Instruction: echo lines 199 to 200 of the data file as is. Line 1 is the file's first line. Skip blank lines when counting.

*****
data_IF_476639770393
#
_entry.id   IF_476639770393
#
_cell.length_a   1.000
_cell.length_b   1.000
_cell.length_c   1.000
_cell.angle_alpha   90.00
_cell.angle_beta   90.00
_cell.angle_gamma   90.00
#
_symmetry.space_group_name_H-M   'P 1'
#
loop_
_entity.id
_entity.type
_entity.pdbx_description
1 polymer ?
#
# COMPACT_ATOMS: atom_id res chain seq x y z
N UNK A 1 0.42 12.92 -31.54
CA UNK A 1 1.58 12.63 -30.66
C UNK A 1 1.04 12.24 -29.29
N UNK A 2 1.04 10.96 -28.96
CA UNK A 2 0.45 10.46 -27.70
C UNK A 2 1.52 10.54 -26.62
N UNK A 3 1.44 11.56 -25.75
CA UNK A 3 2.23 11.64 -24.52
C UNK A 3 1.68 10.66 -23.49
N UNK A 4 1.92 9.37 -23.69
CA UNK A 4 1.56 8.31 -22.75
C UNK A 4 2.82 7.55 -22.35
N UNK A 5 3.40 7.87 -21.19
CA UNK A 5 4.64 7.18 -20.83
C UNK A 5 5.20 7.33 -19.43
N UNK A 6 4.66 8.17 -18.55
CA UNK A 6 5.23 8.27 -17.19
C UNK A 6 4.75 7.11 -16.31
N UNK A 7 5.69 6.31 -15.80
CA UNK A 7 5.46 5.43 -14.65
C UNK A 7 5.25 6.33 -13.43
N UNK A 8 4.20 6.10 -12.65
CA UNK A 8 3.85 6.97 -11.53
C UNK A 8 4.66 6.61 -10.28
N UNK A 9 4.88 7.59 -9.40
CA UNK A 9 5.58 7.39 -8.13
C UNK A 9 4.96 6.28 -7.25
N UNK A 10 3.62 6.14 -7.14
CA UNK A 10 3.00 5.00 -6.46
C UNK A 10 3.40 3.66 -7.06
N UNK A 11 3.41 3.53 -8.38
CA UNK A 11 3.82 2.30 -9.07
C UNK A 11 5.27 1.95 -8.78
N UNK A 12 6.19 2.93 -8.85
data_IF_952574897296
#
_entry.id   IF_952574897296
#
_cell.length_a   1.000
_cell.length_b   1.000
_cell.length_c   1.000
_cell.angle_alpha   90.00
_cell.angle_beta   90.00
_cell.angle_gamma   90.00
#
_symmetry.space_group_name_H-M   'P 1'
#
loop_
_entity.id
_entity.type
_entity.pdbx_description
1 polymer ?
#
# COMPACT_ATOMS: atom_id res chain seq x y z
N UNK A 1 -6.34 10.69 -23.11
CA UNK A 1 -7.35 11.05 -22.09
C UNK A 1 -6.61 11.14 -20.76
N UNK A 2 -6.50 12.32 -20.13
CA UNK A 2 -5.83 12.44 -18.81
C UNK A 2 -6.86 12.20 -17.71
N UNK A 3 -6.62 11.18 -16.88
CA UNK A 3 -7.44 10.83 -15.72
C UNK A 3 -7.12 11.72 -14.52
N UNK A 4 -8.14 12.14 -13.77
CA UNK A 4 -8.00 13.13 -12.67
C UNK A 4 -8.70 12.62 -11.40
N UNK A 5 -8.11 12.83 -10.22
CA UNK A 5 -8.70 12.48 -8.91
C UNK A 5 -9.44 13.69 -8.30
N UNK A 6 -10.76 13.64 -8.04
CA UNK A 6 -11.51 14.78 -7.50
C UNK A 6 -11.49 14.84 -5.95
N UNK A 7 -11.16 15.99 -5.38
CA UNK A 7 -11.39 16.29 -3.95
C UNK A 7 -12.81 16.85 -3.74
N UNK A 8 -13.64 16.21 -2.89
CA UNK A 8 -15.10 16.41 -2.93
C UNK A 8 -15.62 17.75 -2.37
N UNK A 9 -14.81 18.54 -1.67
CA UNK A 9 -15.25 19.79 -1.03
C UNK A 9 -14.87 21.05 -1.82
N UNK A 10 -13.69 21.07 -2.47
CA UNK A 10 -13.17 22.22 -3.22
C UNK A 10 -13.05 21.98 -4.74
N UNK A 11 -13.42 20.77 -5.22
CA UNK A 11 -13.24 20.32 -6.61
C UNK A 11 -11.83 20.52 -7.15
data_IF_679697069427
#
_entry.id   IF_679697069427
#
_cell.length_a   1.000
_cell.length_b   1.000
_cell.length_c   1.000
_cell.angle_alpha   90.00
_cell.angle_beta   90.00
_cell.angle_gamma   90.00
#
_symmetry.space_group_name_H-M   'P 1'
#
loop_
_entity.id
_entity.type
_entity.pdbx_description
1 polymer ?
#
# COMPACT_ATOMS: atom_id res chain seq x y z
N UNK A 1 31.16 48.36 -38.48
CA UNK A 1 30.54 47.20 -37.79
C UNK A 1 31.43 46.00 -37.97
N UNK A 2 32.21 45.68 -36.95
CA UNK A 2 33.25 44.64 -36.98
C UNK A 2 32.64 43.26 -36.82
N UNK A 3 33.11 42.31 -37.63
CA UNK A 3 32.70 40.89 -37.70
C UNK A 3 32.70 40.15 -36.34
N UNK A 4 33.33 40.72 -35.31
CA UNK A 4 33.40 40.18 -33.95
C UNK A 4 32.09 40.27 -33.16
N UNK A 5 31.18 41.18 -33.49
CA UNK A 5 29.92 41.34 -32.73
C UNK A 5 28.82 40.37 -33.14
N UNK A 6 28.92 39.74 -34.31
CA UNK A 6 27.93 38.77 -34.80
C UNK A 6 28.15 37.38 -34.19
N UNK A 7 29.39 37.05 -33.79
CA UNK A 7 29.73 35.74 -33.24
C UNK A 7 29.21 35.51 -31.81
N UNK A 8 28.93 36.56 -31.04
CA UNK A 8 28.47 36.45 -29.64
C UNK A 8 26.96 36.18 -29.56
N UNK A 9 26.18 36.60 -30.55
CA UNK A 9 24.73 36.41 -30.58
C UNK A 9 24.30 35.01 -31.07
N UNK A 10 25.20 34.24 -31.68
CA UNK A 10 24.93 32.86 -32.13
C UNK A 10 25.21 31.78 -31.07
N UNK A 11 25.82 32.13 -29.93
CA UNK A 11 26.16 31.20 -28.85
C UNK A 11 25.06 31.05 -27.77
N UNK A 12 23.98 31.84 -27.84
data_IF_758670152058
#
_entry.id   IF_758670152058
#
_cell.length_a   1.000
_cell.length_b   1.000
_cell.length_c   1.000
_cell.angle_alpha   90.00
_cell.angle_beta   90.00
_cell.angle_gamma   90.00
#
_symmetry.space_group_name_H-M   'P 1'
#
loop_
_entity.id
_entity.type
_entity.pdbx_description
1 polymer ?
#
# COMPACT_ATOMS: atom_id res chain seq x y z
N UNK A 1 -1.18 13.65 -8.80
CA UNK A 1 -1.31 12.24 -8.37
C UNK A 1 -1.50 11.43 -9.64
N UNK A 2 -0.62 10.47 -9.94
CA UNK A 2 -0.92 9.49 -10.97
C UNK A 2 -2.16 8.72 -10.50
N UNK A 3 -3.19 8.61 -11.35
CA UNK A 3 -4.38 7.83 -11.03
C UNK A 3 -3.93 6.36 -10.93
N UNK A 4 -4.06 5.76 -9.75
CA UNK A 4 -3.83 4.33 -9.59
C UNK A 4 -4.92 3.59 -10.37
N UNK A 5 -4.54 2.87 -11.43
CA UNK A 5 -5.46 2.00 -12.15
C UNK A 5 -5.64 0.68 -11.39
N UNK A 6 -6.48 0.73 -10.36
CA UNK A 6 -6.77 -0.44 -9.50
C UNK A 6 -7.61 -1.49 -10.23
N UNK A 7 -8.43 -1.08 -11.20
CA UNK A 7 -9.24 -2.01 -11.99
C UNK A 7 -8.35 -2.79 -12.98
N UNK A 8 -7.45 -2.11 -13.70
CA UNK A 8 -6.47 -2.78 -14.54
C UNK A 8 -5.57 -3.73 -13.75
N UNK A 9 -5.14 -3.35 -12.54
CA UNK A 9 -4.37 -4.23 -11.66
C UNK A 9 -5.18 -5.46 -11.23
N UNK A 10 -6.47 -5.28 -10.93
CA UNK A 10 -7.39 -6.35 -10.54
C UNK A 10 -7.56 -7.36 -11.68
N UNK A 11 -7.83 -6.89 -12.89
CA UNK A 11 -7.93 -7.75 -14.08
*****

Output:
C UNK A 6 -7.61 -1.49 -10.23
N UNK A 7 -8.43 -1.08 -11.20